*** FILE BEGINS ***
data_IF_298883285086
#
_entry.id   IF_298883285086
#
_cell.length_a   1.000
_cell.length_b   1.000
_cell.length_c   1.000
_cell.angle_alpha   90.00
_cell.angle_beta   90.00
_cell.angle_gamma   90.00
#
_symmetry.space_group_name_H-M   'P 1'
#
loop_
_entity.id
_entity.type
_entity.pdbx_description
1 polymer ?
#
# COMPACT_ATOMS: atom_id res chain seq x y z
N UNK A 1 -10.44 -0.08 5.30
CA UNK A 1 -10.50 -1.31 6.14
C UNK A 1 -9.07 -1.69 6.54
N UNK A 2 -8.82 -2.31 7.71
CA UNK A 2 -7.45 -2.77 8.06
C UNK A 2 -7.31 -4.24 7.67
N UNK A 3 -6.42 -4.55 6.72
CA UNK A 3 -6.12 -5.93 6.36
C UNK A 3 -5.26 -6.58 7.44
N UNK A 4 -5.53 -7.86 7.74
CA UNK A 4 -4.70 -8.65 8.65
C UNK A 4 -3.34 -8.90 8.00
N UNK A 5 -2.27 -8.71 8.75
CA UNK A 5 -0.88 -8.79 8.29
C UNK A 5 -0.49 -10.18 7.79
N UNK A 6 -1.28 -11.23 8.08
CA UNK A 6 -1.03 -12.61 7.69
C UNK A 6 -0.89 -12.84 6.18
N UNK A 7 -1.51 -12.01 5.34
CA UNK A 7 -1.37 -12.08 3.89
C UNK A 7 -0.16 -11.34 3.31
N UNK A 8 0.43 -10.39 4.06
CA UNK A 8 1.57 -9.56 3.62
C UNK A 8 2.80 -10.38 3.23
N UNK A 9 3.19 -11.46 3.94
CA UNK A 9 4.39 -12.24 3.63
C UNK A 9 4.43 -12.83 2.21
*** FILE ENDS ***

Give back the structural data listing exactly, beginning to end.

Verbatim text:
data_IF_298883285086
#
_entry.id   IF_298883285086
#
_cell.length_a   1.000
_cell.length_b   1.000
_cell.length_c   1.000
_cell.angle_alpha   90.00
_cell.angle_beta   90.00
_cell.angle_gamma   90.00
#
_symmetry.space_group_name_H-M   'P 1'
#
loop_
_entity.id
_entity.type
_entity.pdbx_description
1 polymer ?
#
# COMPACT_ATOMS: atom_id res chain seq x y z
N UNK A 1 -10.44 -0.08 5.30
CA UNK A 1 -10.50 -1.31 6.14
C UNK A 1 -9.07 -1.69 6.54
N UNK A 2 -8.82 -2.31 7.71
CA UNK A 2 -7.45 -2.77 8.06
C UNK A 2 -7.31 -4.24 7.67
N UNK A 3 -6.42 -4.55 6.72
CA UNK A 3 -6.12 -5.93 6.36
C UNK A 3 -5.26 -6.58 7.44
N UNK A 4 -5.53 -7.86 7.74
CA UNK A 4 -4.70 -8.65 8.65
C UNK A 4 -3.34 -8.90 8.00
N UNK A 5 -2.27 -8.71 8.75
CA UNK A 5 -0.88 -8.79 8.29
C UNK A 5 -0.49 -10.18 7.79
N UNK A 6 -1.28 -11.23 8.08
CA UNK A 6 -1.03 -12.61 7.69
C UNK A 6 -0.89 -12.84 6.18
N UNK A 7 -1.51 -12.01 5.34
CA UNK A 7 -1.37 -12.08 3.89
C UNK A 7 -0.16 -11.34 3.31
N UNK A 8 0.43 -10.39 4.06
CA UNK A 8 1.57 -9.56 3.62
C UNK A 8 2.80 -10.38 3.23
N UNK A 9 3.19 -11.46 3.94
CA UNK A 9 4.39 -12.24 3.63
C UNK A 9 4.43 -12.83 2.21